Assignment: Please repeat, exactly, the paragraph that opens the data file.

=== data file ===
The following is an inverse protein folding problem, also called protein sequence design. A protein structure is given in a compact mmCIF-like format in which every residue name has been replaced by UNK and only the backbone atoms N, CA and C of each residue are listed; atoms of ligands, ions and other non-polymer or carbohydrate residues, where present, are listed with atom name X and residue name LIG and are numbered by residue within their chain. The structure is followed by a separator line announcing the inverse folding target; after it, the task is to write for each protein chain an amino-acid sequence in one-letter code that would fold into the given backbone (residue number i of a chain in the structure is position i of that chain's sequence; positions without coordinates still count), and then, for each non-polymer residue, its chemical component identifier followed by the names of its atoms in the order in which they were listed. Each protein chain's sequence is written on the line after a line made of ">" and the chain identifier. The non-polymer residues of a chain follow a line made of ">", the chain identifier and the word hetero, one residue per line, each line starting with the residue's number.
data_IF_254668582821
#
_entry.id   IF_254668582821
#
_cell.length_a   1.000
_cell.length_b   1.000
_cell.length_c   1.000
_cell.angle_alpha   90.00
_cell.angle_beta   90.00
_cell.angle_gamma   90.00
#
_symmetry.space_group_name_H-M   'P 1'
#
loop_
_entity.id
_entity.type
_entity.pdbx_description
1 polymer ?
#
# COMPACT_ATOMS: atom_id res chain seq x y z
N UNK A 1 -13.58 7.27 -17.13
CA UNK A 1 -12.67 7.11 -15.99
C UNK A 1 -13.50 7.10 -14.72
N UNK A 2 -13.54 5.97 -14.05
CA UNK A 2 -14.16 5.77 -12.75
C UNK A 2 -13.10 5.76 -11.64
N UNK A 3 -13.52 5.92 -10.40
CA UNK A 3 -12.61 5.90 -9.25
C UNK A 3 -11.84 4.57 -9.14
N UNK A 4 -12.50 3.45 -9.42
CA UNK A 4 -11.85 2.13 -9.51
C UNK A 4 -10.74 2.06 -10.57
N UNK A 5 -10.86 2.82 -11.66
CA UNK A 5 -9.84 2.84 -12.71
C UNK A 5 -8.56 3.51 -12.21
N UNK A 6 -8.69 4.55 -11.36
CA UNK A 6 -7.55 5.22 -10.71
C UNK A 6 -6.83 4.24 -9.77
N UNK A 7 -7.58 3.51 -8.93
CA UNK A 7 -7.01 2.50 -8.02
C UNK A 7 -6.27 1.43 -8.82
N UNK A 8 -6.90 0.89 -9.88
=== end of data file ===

The following is an inverse protein folding problem, also called protein sequence design. A protein structure is given in a compact mmCIF-like format in which every residue name has been replaced by UNK and only the backbone atoms N, CA and C of each residue are listed; atoms of ligands, ions and other non-polymer or carbohydrate residues, where present, are listed with atom name X and residue name LIG and are numbered by residue within their chain. The structure is followed by a separator line announcing the inverse folding target; after it, the task is to write for each protein chain an amino-acid sequence in one-letter code that would fold into the given backbone (residue number i of a chain in the structure is position i of that chain's sequence; positions without coordinates still count), and then, for each non-polymer residue, its chemical component identifier followed by the names of its atoms in the order in which they were listed. Each protein chain's sequence is written on the line after a line made of ">" and the chain identifier. The non-polymer residues of a chain follow a line made of ">", the chain identifier and the word hetero, one residue per line, each line starting with the residue's number.